What Manufacturing Renaissance?

January 12, 2012 | Devon Swezey,

In a Wall Street Journal column, David Wessel provides a good reality check to reporters and analysts that believe manufacturing is on the up and up in America. In the past two years, Wessel notes, manufacturing has added 334,000 jobs, a positive sign. But that growth pales in comparison to the massive loss of manufacturing jobs over the last decade:
 

Manufacturing is up lately in part because it was pushed down so far during the recession. That 334,000 increase in factory payrolls follows a decline of 2.3 million in the two years before that. Only two million jobs to go before manufacturing employs as many as it did four years ago.


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In the past 10 years, in fact, manufacturing lost 5.5 million jobs. As the Information Technology and Innovation Foundation's Rob Atkinson notes at the Innovation Policy Blog, the loss of manufacturing jobs in this recession, at 15 percent of all manufacturing jobs, was the largest ever, so it makes sense that those jobs would rebound somewhat.

Wessel also makes the important point that in an era of steadily advancing automation and technological sophistication, manufacturing may never generate the same amount of jobs on the factory floor as it did in prior decades, certainly not as a percentage of GDP. But that doesn't mean that manufacturing is less important to the U.S. economy. Indeed, as we wrote in "Manufacturing Growth: Advanced Manufacturing and the Future of the American Economy," even as manufacturing's share of employment and GDP has declined, manufacturing has become even more important to sustaining America prosperity.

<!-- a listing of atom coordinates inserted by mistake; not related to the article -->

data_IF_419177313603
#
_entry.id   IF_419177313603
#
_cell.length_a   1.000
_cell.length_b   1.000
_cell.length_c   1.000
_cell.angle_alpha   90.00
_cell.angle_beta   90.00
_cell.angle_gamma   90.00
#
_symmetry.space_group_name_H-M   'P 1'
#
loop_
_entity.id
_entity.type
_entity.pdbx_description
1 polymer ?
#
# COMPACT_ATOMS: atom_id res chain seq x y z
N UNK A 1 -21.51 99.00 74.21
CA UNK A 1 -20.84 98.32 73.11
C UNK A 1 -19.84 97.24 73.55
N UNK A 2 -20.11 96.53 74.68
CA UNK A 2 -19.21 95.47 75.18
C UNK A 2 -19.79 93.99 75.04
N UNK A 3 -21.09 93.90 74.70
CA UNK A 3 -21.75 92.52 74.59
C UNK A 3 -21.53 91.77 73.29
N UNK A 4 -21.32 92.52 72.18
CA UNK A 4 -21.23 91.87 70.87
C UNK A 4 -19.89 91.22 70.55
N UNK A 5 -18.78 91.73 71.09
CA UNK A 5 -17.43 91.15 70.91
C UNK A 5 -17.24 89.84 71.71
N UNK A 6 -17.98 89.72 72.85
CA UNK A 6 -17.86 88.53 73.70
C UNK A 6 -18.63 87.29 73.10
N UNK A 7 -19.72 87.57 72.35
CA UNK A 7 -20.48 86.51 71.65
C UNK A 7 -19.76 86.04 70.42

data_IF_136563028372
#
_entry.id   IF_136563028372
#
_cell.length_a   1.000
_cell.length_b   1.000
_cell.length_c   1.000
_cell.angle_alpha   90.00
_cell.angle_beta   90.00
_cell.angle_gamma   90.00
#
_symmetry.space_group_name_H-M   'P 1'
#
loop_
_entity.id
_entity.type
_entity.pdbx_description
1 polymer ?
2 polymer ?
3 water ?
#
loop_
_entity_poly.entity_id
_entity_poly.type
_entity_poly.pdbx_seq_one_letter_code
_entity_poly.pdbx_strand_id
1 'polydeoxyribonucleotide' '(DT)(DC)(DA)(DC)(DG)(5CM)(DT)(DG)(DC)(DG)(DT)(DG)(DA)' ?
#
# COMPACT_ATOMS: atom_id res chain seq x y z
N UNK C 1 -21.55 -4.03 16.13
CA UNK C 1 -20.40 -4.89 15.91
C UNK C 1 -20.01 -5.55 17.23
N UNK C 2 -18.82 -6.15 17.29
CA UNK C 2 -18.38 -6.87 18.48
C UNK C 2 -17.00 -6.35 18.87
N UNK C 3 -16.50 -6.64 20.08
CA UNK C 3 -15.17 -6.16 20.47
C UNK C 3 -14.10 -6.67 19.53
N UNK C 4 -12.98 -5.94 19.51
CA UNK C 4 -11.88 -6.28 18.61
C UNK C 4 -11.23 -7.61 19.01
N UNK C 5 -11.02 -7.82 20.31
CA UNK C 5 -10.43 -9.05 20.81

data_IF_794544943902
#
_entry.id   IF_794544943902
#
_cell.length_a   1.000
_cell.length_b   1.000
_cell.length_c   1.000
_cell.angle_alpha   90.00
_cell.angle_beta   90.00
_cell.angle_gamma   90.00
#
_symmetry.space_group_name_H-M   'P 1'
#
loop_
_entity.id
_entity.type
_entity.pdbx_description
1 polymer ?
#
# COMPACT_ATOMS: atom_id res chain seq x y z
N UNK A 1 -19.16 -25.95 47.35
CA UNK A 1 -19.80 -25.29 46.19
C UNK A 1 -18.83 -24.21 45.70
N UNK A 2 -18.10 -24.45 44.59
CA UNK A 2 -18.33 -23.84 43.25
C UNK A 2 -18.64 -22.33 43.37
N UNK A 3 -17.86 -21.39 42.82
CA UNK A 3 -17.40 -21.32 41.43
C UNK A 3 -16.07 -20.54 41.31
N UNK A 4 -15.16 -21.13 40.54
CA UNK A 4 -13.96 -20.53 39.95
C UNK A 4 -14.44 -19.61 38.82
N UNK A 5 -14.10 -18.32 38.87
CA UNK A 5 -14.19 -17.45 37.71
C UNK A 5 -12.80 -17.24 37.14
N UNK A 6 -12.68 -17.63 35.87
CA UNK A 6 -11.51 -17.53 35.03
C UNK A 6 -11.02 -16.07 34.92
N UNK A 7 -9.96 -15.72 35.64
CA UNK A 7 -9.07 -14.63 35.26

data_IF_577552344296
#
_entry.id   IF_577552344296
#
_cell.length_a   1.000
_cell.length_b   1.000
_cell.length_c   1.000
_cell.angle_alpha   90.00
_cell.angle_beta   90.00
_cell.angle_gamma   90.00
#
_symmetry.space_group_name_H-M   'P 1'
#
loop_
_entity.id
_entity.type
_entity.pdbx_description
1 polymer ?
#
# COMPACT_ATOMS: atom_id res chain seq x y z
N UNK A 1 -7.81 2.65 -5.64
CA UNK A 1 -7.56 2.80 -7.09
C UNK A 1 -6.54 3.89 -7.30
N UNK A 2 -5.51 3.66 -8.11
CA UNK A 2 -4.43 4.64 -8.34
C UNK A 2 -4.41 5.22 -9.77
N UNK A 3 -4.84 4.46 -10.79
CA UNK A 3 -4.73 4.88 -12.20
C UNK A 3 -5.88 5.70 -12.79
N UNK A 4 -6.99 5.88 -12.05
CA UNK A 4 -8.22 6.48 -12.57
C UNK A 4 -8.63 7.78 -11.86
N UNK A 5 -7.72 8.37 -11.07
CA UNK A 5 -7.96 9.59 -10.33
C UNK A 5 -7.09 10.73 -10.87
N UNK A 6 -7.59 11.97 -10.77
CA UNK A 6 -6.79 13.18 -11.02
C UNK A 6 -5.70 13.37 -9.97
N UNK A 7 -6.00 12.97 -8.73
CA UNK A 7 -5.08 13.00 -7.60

This is because manufacturing is the most capital-intensive and productive sector of the economy, and is key to developing and commercializing new technologies. As Wessel writes, "Research and development--the key to maintaining the U.S. edge in innovation--sometimes migrate abroad when production does, a good reason to strive to keep production at home." Manufacturing also has the largest employment and output multipliers of any sector of the economy, creating many indirect jobs and making it a key catalyst of broad economic growth. Lastly, a healthy manufacturing sector is central to the United States' ability to reduce its large and persistent trade deficit. And as Atkinson notes, our massive trade deficit in goods production has increased since the end of the recession.

For these reasons, its imperative that the United States embark on a proactive effort to strengthen the international competitiveness of its manufacturing sector, in particular by helping manufactures adopt new productivity-enhancing process technologies. As ITIF has documented, other nations such as Germany and Japan invest much more in manufacturing technology acceleration programs to boost productivity. For more information on what kinds of policies are needed to improve U.S. advanced manufacturing competitiveness see this "Charter for Revitalizing American Manufacturing," created by leading innovation and manufacturing experts.